At first glance, the 2014 Vespa Primavera, announced yesterday at the EICMA motorcycle exhibition in Milan, appears to be a mostly aesthetic update of its predecessor, the LX series. Underneath the cowls, however, there are a number of improvements in design and engineering that distinguish the new model from the old. Beyond the styling, the technology and engineering represent the biggest evolutionary leap in the mid-size Vespas since the ET was introduced in 2000.
Vespa Style: the
2009 LX, the 2013 LX 3V, the 2013 946,
the 2014 Primavera.
(Scale is approximate.)
While scooter companies continue to push the limits on engine size, releasing bigger and bigger models each year, the qualities of smaller scooters are the basis for the classic image of scootering and much of the joy of riding associated with that nostalgic ideal. It’s reassuring to see that this segment of the market — the 125cc-150cc range — isn’t being ignored. It actually represents the lion’s share of global scooter sales.
In comparing the Primavera with earlier Vespas, we focused on the 125cc and 150cc versions. (In general, many scooters that are 125cc in other countries are 150cc in the US. This is due to licensing and other requirements.) While there will be 50cc versions of the Primavera, as there are for the LX, they don’t share some of the biggest new features of their larger siblings, such as a new engine. Other characteristics such as dimensions, styling and so on are uniform across all of the models.
The angular, beveled
cowls of the 946 (left) and Primavera.
(Scale is approximate.)
The most obvious changes from the LX are in the styling of the Primavera. Many of the cues and the move from round to angled are borrowed from the new Vespa 946, the company’s high-dollar, limited-edition showpiece. In many ways, the Primavera is the practical version of the 946, with the more excessive design features scaled back and the addition of storage, better passenger space and a price tag far below $10,000. (Final pricing has not yet been announced; we anticipate it will be slightly higher than the current LX series.)
Not only does the Primavera have the storage the 946 lacks, it offers more and better storage than its predecessor. The underseat space is larger thanks to the relocation of the battery to under the floorboards. That means the ability to stash bigger helmets and more groceries under the seat. The glovebox has also been improved thanks to simple plastic enclosures to keep items from falling out. This has been a design flaw (or “challenge,” at least) in new Vespas for over a decade. Glad they’ve worked it out.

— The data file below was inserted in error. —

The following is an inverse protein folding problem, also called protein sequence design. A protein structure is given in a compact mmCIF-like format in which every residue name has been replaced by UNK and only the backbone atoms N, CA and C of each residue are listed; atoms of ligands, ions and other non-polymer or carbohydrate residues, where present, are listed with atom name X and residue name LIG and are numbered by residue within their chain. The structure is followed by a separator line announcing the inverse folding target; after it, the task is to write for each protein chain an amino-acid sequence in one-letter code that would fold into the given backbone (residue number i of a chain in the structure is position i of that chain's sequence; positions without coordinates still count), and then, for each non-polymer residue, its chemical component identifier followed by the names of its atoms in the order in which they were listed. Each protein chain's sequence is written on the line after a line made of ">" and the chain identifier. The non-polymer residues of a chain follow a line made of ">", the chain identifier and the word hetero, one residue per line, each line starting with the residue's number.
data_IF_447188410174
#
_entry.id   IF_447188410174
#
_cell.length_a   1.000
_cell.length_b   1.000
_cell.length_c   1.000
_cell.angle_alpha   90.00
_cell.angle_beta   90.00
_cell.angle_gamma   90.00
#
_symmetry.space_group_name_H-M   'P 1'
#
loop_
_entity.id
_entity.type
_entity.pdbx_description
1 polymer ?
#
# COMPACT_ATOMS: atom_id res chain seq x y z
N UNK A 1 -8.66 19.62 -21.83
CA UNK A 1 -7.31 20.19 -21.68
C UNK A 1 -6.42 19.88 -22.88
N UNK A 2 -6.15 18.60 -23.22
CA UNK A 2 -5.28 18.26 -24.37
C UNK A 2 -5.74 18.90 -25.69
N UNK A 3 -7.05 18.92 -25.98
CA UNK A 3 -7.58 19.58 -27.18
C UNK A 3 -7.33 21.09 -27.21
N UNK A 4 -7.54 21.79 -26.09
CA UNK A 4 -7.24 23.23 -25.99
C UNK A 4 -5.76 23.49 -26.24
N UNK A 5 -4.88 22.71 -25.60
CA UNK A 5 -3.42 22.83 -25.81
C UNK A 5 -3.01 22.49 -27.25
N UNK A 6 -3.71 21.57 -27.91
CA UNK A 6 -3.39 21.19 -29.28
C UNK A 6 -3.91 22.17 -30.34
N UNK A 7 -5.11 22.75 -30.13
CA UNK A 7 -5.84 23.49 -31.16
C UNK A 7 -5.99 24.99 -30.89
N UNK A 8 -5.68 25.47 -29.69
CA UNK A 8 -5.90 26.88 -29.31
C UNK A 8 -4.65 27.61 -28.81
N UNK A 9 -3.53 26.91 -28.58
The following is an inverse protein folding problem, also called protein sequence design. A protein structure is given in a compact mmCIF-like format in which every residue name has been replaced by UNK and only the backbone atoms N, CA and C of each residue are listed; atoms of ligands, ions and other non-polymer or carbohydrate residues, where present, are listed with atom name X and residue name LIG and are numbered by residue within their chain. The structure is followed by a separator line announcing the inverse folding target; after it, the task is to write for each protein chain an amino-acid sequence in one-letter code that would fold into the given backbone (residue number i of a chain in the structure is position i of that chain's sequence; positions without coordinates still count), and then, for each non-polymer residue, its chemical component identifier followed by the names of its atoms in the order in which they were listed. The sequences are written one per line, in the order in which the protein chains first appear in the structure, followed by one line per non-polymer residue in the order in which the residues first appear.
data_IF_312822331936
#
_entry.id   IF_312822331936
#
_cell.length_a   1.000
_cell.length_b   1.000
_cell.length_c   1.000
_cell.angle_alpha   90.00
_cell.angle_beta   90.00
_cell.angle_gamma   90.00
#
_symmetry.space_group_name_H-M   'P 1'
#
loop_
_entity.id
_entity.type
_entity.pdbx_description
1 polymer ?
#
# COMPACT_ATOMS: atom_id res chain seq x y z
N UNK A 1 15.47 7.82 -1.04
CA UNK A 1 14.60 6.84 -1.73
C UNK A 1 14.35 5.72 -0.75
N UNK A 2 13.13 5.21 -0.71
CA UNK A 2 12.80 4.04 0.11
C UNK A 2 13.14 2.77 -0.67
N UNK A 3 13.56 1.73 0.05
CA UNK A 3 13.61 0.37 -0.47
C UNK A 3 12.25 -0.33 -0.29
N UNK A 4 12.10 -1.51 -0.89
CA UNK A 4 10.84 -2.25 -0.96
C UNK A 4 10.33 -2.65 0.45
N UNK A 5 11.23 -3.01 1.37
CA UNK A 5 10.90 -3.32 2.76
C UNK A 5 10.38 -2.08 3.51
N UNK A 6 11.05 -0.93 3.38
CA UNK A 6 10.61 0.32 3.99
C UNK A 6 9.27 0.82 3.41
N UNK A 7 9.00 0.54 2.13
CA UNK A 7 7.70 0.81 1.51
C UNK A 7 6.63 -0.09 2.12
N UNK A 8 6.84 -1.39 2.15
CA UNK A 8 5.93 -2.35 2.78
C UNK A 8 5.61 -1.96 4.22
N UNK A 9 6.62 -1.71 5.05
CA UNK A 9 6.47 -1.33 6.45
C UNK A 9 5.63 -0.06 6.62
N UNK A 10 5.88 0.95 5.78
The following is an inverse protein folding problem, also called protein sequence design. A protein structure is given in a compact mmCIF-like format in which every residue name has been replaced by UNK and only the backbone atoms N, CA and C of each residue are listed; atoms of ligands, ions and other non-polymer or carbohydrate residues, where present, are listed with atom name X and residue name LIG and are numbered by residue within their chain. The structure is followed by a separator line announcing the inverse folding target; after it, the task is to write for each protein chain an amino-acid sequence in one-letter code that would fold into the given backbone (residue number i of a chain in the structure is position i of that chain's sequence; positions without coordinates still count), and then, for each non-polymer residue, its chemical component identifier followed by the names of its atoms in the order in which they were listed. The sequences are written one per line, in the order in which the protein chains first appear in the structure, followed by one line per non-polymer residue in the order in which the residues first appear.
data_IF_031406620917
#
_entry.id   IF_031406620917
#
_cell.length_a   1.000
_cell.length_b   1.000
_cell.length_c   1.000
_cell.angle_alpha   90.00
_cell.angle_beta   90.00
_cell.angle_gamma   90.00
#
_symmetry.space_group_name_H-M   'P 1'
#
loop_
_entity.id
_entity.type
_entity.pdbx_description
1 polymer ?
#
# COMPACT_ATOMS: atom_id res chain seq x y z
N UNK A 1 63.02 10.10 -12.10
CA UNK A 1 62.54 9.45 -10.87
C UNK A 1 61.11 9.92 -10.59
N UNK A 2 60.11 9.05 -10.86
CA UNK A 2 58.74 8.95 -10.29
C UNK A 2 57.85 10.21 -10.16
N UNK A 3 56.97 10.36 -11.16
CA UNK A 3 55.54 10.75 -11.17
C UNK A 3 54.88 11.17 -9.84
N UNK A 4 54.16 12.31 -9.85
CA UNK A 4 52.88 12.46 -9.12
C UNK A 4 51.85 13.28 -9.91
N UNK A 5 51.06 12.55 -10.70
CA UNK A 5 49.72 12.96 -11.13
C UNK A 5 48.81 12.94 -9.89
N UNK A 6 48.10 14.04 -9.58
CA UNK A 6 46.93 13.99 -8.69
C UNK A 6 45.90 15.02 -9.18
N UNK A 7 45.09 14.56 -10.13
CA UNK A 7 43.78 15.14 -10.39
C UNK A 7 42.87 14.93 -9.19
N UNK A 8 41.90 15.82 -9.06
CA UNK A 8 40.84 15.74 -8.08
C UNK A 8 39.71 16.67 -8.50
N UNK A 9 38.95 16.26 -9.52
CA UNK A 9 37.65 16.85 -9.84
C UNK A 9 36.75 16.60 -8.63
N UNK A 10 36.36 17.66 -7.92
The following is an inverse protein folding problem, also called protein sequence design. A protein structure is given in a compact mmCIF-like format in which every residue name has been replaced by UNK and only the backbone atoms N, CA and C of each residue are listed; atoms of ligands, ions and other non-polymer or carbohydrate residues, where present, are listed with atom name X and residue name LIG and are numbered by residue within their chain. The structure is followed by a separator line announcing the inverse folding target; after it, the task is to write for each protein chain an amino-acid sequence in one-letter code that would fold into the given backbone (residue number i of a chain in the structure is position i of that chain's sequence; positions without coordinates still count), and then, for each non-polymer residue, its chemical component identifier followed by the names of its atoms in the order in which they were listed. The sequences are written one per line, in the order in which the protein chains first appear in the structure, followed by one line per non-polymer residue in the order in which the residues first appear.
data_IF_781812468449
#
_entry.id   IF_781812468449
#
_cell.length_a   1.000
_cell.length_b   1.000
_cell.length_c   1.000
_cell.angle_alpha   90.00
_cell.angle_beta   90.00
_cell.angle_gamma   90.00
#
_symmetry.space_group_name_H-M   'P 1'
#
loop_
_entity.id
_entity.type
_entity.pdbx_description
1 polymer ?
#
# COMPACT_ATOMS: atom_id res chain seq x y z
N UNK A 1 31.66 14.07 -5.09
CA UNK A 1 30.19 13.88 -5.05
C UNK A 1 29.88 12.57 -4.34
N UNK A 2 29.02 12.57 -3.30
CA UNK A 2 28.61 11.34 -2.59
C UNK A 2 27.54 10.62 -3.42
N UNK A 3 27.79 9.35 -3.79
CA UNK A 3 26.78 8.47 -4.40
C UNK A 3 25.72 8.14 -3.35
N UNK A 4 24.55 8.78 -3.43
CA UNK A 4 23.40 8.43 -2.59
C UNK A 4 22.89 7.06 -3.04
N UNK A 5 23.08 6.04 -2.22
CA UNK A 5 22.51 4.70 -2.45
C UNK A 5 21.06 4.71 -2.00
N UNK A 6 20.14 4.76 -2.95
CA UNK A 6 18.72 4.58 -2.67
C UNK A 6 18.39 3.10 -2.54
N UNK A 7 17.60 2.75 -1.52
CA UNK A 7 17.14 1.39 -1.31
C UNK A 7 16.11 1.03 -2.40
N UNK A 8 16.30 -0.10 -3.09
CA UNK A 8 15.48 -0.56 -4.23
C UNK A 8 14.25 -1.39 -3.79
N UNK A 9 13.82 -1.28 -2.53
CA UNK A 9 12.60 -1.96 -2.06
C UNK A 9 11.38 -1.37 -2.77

Storage, expanded and improved in the Primavera
The new model also features redesigned gauges and controls. The dash is simplified, with a larger, high-contrast speedometer over a multi-function LCD display and indicator lights. The gauges are a nice nod to the “clamshell” design found on many vintage Vespa models and the original ’60s Primavera. There’s a new switch on the right handlebars as well, above the starter, labeled “mode.” This is likely to control the LCD readout.
The Primavera (left) gauges more closely resemble the “clamshell” style of vintage Vespas than the LX (right).
The biggest change in the Primavera is the new 3-Valve (3V) engine, first unveiled in the Vespa 946. This has been available in LX models sold overseas for the past model year, but not the US version of the LX. (The US version of the 2013 Piaggio Fly does have the 3V engine, though.) Without getting into the technical details, the completely new motor is stronger, faster and more efficient than its predecessor. These are the spoils of research and development: a lighter engine that gets better gas mileage, puts out more power yet requires less maintenance. Other companies (particularly Honda) have made some good strides in improving engine efficiency and output in recent years. Over the past decade, Vespa’s 125cc/150cc engines have had some modest upgrades, including the move to fuel injection, but nothing as substantial as this.
The Primavera has a number of other performance and handling upgrades. The transmission has been redesigned and features a new clutch and a system to maximize power output and fuel economy at lower RPMs and speeds. Though no specific technical details are yet available Vespa claims the transmission is designed to “to reduce engine rotations when shifting up from a low gear to a high one,” which may mean a new type of variator. In addition, the front suspension is all new. The rear tire has been bumped from a 10″ to an 11″ which will improve stability and allows a larger rear drum brake.
The downside of that 11″ rear tire is that the size (120/70-11″) is rare. One frequent criticism of the LX models was the scarcity of tires available in its unique 110/70-11″ tire size. There have often been fewer than five options on the market. Michelin, which makes the stock City Grip tires shown on Vespa’s press photos of the Primavera doesn’t list the new rear tire size among its offerings. It may be a year or longer before more options are available for a Primavera rear tire.
The full specs, as currently available, for the Primavera and current LX (US version) are in the table below. Improvements and changes for the Primavera are in red. ScooterFile will have further information, including pricing and availability, when available.
*Some specs are
unavailable for the Primavera, so we
used based Vespa’s estimates for the
Piaggio Fly 3V. As the Fly’s weight
and other specs aren’t the same as the
Primavera, MPG is likely different,
but still significantly higher than
the earlier LX models.